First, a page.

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Year : 2019  |  Volume : 6  |  Issue : 1  |  Page : 19-25

Mild cognitive impairment – A hospital-based prospective study

1 Department of Psychiatry, National Institute of Mental Health and Neurosciences, Bengaluru, Karnataka, India
2 Department of Clinical Psychology, National Institute of Mental Health and Neurosciences, Bengaluru, Karnataka, India

Correspondence Address:
Dr. Shiva Shanker Reddy Mukku
Department of Psychiatry, National Institute of Mental Health and Neurosciences, Bengaluru - 560 029, Karnataka
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Source of Support: None, Conflict of Interest: None

DOI: 10.4103/jgmh.jgmh_30_18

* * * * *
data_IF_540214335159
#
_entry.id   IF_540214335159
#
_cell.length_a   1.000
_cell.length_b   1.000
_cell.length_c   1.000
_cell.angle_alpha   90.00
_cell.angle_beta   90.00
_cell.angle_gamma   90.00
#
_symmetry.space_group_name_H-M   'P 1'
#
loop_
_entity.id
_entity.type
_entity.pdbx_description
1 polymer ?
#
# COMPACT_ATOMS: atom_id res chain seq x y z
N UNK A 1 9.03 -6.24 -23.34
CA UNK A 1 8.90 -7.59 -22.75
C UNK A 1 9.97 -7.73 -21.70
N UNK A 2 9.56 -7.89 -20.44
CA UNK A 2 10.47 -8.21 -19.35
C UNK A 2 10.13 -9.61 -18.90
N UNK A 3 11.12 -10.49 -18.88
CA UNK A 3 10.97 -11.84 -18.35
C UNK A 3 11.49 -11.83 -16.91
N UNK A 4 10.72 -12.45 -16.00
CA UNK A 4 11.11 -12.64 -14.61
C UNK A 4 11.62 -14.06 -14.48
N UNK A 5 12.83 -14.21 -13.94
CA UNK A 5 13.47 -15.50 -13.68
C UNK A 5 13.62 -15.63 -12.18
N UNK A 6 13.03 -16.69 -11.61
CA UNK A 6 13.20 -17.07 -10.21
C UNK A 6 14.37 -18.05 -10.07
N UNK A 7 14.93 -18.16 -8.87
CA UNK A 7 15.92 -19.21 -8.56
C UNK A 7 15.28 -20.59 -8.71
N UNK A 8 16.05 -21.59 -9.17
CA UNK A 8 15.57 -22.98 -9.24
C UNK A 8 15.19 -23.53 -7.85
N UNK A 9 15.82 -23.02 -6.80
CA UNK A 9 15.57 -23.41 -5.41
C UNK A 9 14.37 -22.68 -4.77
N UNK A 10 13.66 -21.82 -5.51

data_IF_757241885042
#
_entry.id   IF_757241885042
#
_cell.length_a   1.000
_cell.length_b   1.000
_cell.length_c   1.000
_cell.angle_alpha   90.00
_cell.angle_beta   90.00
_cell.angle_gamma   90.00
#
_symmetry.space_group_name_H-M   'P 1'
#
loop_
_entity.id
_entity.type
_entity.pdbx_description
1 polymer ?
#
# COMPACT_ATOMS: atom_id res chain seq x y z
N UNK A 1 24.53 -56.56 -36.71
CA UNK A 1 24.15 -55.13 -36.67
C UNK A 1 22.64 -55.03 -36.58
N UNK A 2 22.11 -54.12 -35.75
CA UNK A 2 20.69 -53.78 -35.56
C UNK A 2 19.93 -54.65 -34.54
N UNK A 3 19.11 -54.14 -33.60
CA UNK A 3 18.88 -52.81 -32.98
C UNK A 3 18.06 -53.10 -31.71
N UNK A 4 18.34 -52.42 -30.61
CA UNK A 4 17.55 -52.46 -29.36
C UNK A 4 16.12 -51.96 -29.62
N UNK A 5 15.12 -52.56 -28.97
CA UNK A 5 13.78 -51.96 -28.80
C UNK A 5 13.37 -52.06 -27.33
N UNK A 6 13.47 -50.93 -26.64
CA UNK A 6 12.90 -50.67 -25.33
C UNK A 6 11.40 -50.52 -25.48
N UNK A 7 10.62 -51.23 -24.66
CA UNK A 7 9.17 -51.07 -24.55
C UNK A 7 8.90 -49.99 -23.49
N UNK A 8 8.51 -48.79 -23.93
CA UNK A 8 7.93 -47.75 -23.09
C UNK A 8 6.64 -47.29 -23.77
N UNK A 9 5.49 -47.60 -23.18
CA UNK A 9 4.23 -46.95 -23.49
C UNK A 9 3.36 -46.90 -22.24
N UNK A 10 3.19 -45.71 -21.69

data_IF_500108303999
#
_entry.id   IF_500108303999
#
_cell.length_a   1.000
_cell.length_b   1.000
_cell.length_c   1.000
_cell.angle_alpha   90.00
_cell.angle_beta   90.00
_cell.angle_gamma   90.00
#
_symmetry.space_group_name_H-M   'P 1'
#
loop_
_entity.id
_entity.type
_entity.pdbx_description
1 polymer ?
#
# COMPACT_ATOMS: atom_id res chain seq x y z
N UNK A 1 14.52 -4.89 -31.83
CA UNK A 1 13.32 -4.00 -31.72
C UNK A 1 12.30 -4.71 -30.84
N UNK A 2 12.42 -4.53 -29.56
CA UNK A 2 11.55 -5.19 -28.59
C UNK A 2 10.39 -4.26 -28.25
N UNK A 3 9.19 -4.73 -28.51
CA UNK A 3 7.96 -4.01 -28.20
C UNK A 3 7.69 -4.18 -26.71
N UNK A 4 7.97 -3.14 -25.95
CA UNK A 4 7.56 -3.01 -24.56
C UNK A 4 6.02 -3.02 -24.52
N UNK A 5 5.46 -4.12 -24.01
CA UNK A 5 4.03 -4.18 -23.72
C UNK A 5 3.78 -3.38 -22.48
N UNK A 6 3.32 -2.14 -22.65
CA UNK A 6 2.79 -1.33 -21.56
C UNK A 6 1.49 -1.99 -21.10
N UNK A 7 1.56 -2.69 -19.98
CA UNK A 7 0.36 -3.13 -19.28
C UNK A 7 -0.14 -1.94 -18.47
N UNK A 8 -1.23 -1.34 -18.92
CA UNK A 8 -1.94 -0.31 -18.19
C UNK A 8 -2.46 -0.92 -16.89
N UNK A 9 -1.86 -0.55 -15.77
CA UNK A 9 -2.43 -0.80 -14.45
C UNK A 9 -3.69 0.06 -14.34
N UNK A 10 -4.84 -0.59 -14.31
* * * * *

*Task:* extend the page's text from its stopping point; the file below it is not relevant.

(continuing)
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Background: Mild cognitive impairment (MCI) is regarded as a transitional state between normal aging and dementia. It may progress to dementia, remain same, or revert to normalcy. Most western studies report an annual conversion of 10%–15% of MCI to dementia. There is a paucity of literature on prospective studies on MCI in India. Objective: The objective is to prospectively study the cognitive status of MCI patients at least 1 year after their diagnosis. The other objective was to find the conversion among the MCI patients to Alzheimer's dementia. Methodology: We followed up persons with MCI above 50 years evaluated in the Geriatric Clinic of National Institute of Mental Health and Neurosciences (NIMHANS) between 2012 and 2014, reassessed their cognitive abilities (neuropsychological measures) 1 year later, and compared them with earlier assessment and the conversion rate among this sample. Hindi Mental Status Examination (HMSE), Everyday Abilities Scale for India (EASI), NIMHANS neuropsychological battery for Indian elderly, and Clinical Dementia Rating (CDR) scale instruments were used for assessment. Results: Twenty-seven persons with a diagnosis of MCI were contacted. Twenty-one participated and underwent repeat clinical and neuropsychological evaluations. The mean duration of follow-up was 1.43 (standard deviation: ± 0.46) years. Six participants (28.6%) had progressed to mild Alzheimer's disease (AD) based on EASI, CDR, and neuropsychological scores, 15 (71.4%) retained their MCI status, and none had reverted back to normal status. The mean age of converters (progressed to mild AD) was 72 ± 5.69 years and nonconverters (remained as MCI) was 72.6 ± 7.16 years. Multiple medical comorbidities were found in both the groups with hypertension being the higher in converters (P = 0.04). Among the converters compared to nonconverters, there was a significant decline in total word list learning (P = 0.006), design construction copy (P = 0.042), total figures canceled in figure cancellation test (P = 0.009), and total omissions on figure cancellation test (P = 0.02). Discussion and Conclusion: Scores on episodic memory, attention, and visuospatial skills were low in the MCI compared to normal controls to start with – there was a further significant decline in few of these parameters over the follow-up. The conversion rate in our study was 28.6% for 1.43 years, which is higher compared to the western studies. Executive function learning and memory were the domains predominantly affected in the converters compared to nonconverters. The study based on tertiary hospital and help seeking with a specialist by those who perceived/were perceived to worsen could be probable reason for this higher rate. Higher medical comorbidities, lower HMSE scores, and executive function and memory at baseline are found to increase the risk of progression to AD.

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